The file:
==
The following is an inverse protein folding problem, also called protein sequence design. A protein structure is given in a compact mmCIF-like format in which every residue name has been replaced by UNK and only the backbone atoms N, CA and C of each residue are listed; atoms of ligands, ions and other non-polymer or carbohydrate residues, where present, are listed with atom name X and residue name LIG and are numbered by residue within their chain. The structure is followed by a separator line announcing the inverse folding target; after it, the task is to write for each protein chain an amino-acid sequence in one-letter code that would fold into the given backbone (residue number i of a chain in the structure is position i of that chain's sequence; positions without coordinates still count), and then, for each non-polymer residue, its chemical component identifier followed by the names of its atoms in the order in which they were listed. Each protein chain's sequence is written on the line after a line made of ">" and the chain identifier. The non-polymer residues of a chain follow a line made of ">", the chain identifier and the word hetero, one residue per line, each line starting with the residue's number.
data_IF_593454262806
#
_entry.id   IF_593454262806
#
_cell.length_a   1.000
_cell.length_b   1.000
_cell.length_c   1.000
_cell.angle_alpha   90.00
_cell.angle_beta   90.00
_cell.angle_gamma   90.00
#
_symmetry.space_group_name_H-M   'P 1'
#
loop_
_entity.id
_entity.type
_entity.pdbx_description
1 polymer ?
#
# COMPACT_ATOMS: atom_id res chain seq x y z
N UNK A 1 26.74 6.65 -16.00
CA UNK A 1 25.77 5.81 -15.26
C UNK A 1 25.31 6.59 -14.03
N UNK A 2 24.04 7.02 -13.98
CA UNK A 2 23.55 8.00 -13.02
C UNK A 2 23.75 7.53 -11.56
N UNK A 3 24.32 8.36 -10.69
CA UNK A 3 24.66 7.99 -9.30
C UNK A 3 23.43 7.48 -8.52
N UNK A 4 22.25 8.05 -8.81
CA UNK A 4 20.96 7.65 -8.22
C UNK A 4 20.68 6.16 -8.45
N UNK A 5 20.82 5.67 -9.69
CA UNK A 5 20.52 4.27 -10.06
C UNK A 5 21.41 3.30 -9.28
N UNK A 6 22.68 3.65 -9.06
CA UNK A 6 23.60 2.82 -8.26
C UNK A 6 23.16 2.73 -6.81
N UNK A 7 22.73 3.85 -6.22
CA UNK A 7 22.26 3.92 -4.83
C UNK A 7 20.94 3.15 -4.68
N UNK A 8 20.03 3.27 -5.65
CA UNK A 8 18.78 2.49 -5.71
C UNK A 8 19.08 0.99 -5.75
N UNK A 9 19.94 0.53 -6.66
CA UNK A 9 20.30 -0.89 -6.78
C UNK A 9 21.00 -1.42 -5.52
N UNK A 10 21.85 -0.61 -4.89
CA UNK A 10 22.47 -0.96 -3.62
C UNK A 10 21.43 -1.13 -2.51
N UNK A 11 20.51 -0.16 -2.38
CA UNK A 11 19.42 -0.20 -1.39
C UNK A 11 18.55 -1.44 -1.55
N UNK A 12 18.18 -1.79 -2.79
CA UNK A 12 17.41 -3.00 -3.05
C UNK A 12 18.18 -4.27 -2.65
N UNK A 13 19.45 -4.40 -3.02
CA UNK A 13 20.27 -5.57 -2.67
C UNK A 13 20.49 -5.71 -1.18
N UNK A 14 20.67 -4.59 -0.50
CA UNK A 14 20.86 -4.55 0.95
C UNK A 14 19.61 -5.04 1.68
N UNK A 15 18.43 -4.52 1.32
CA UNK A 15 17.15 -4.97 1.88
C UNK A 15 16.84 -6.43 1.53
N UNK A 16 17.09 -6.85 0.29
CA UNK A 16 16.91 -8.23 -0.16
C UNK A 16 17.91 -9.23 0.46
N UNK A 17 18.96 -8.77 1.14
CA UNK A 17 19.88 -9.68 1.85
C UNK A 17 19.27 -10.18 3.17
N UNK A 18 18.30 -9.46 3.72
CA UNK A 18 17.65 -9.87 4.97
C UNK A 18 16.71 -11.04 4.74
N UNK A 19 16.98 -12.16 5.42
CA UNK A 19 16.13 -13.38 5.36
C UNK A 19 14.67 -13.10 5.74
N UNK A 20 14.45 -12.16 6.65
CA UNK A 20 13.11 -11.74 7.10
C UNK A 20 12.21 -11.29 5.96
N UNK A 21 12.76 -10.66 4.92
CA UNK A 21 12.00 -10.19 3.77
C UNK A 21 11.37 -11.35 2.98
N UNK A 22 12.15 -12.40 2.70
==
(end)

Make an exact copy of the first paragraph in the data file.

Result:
The following is an inverse protein folding problem, also called protein sequence design. A protein structure is given in a compact mmCIF-like format in which every residue name has been replaced by UNK and only the backbone atoms N, CA and C of each residue are listed; atoms of ligands, ions and other non-polymer or carbohydrate residues, where present, are listed with atom name X and residue name LIG and are numbered by residue within their chain. The structure is followed by a separator line announcing the inverse folding target; after it, the task is to write for each protein chain an amino-acid sequence in one-letter code that would fold into the given backbone (residue number i of a chain in the structure is position i of that chain's sequence; positions without coordinates still count), and then, for each non-polymer residue, its chemical component identifier followed by the names of its atoms in the order in which they were listed. Each protein chain's sequence is written on the line after a line made of ">" and the chain identifier. The non-polymer residues of a chain follow a line made of ">", the chain identifier and the word hetero, one residue per line, each line starting with the residue's number.